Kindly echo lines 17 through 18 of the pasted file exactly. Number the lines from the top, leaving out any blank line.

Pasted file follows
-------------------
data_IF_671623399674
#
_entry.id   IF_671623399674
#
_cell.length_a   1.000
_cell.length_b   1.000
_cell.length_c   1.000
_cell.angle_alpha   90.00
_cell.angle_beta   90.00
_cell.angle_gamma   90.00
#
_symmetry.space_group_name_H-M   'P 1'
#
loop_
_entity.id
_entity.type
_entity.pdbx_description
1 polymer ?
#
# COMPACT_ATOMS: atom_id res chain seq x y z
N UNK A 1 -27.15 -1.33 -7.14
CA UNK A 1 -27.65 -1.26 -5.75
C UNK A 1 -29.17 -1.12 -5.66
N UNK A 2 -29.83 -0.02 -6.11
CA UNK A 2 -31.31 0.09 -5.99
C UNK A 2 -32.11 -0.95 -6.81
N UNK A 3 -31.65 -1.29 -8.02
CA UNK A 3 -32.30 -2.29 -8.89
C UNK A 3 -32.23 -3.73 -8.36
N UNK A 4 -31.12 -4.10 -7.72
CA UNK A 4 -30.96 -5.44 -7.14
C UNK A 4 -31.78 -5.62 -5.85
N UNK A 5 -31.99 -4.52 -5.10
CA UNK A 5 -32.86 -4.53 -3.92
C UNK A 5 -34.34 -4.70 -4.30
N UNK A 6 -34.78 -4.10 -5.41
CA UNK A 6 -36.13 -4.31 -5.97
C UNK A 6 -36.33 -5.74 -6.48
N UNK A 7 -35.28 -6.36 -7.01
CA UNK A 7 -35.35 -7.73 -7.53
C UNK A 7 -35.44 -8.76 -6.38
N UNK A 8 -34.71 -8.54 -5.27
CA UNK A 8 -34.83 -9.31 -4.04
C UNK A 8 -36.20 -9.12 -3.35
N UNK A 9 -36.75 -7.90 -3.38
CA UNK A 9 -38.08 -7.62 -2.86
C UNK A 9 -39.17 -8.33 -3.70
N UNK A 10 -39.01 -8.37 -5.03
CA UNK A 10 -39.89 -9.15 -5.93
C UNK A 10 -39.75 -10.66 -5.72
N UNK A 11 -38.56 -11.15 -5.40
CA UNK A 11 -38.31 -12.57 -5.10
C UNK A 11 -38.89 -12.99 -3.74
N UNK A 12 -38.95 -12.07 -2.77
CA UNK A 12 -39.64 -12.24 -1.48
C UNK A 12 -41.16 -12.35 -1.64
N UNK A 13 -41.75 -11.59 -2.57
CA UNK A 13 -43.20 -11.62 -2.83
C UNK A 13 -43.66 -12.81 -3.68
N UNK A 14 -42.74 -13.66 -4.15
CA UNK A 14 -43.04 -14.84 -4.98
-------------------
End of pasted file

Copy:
_entity.pdbx_description
1 polymer ?